SAVANNAH, Ga. (WSAV) – The number of people in the U.S. who live with epilepsy is on the rise, according to the Centers for Disease Control and Prevention (CDC).
The agency analyzed national and state-specific trends in epilepsy. Since 2010, the number of adults with the brain disorder rose from 2.3 million to 3 million, and 470-thousand children have been diagnosed.
Epilepsy can cause a variety of seizures — some are obvious when they cause patients to shake and fall. Others may simply look like the patient is staring into space.
Experts say you can help patients by keeping them safe during an episode, then seeking medical attention.
The CDC says the rise in epilepsy cases is likely caused by population growth.
Dr. Jonas Vanags, a neurologist with St. Joseph/Candler, says another reason for the increase could be related to the baby boomers.
“It (the report) theorized that the population is increasing, therefore the incidents of it is increasing as well. You know we do have an aging population and so the baby boomers are getting older. So the incidence of epilepsy is, is, you know, two different ports in your life where you get epilepsy: young in life into early adulthood, but also in the elderly. But as the elderly population becomes more numerous than I would think that the amount of epilepsy out there would increase as well.” said Dr. Vanags.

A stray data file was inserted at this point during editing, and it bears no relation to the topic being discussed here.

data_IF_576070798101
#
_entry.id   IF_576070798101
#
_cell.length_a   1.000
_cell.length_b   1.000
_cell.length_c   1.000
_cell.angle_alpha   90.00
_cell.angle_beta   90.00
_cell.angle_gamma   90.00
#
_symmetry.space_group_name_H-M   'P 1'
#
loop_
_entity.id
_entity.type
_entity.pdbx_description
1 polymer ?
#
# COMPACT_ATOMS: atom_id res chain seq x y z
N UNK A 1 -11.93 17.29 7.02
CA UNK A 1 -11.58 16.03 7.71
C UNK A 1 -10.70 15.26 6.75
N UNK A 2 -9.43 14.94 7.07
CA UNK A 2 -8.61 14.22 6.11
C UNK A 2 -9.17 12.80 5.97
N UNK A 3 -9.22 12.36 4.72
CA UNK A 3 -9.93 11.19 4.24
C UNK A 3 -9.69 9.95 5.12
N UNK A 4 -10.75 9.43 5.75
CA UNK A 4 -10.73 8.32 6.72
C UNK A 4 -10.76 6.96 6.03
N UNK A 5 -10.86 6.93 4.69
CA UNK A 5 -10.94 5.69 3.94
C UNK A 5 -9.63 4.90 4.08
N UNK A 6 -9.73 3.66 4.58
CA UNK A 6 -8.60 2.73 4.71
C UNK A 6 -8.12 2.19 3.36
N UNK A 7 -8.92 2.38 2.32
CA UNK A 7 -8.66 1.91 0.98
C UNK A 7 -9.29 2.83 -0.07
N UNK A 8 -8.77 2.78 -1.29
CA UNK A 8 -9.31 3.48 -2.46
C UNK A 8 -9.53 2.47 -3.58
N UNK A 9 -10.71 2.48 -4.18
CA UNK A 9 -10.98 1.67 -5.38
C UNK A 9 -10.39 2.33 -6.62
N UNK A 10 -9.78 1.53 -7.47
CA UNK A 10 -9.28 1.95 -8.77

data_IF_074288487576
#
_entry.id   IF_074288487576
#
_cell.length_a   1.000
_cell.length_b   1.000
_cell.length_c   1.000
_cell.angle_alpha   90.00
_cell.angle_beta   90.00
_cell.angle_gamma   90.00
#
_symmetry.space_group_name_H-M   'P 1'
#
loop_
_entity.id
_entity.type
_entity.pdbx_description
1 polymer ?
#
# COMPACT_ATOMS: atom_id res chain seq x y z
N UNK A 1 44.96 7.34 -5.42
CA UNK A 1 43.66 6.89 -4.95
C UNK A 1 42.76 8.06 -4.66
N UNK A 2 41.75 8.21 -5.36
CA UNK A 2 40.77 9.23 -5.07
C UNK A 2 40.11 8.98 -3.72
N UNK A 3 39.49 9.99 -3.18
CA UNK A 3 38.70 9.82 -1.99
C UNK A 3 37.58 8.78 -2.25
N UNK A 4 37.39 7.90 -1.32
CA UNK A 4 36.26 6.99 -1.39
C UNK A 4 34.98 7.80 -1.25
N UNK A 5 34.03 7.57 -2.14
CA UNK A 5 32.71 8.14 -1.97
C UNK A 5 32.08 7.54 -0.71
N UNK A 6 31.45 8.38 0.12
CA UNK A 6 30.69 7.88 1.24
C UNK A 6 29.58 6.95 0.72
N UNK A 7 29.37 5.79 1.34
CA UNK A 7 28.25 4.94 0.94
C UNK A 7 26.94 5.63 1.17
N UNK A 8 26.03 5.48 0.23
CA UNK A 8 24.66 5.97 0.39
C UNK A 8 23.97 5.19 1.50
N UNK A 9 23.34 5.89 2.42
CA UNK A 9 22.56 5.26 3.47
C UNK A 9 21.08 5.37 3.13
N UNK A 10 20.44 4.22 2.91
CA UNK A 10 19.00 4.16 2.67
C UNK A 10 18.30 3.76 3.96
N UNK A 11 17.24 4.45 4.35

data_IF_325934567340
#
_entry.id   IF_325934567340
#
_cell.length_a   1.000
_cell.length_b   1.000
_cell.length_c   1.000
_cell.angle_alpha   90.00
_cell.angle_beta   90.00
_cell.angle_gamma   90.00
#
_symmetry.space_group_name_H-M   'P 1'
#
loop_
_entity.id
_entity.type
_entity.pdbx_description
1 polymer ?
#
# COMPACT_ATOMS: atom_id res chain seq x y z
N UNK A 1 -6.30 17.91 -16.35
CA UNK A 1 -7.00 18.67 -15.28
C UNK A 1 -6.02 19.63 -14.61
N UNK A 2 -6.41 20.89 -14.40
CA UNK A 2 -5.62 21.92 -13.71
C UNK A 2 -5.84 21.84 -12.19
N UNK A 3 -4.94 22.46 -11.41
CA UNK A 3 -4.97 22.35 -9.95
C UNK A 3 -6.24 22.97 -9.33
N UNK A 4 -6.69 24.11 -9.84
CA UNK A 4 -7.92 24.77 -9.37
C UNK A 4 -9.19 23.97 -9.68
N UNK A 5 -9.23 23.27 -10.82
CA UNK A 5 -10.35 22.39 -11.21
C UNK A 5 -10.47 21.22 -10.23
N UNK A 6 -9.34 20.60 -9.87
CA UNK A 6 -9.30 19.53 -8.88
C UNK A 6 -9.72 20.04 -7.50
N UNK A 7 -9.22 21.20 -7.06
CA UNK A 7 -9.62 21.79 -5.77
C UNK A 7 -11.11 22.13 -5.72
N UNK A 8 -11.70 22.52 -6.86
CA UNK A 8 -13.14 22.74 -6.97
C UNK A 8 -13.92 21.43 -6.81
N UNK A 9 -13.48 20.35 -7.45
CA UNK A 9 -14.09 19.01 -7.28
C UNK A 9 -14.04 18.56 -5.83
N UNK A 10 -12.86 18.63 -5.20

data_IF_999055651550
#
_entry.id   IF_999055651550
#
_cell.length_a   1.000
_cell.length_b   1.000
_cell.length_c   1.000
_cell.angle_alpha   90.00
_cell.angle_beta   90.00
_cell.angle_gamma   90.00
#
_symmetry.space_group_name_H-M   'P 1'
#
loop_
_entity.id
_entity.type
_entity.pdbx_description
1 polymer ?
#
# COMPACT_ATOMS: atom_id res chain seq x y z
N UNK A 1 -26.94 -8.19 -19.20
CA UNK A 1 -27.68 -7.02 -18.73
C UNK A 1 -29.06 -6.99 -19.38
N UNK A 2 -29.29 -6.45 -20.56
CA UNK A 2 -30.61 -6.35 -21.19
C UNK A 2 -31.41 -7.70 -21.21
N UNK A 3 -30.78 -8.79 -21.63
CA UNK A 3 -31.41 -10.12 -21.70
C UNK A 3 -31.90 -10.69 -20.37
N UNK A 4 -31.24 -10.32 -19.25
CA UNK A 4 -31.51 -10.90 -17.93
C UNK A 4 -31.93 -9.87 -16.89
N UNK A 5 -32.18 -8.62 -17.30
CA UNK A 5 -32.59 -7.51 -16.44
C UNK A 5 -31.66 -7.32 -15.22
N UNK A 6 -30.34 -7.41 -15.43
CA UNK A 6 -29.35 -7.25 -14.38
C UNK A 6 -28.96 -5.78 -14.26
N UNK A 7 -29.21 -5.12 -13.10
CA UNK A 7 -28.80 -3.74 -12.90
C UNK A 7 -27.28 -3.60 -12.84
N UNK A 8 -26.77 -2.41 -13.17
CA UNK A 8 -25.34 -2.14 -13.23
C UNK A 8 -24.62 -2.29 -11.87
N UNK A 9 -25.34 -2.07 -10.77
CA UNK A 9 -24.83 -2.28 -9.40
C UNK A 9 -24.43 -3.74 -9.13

Epilepsy accounts for about $15.5 billion in direct costs (medical) and indirect costs (lost or reduced earnings and productivity) each year.
Adults with epilepsy report worse mental health, more cognitive impairment, and barriers in social participation. People with epilepsy also experience health and social disparities, such as worse health related quality of life and low socioeconomic status.
Children younger than age 2 years and adults older than 65 are more likely to have epilepsy because risk factors are more common in these age groups.
Delayed recognition of seizures and inadequate treatment increase a person’ s risk of subsequent seizures, brain damage, injuries, disability, and early death.
More than one-third of people with epilepsy continue to have seizures despite treatment. People with epilepsy often have other chronic conditions that need to be managed, such as depression, heart disease, and asthma.
Although epilepsy is widely recognized by the public, it is poorly understood, even among people who know someone with the disorder. Public misunderstanding and stigma can limit life opportunities for people with epilepsy.
Dr. Vanags says there are resources available to epileptics in the Coastal Empire and Lowcountry, like the Epilepsy Foundation, with chapters in Georgia and South Carolina. But the best resource is the family doctor. “First of all your primary care doctor and then your neurologist is probably one of the greatest sources of of information, but there are resources also out there, there is the Epilepsy Foundation.” Dr. Vanags.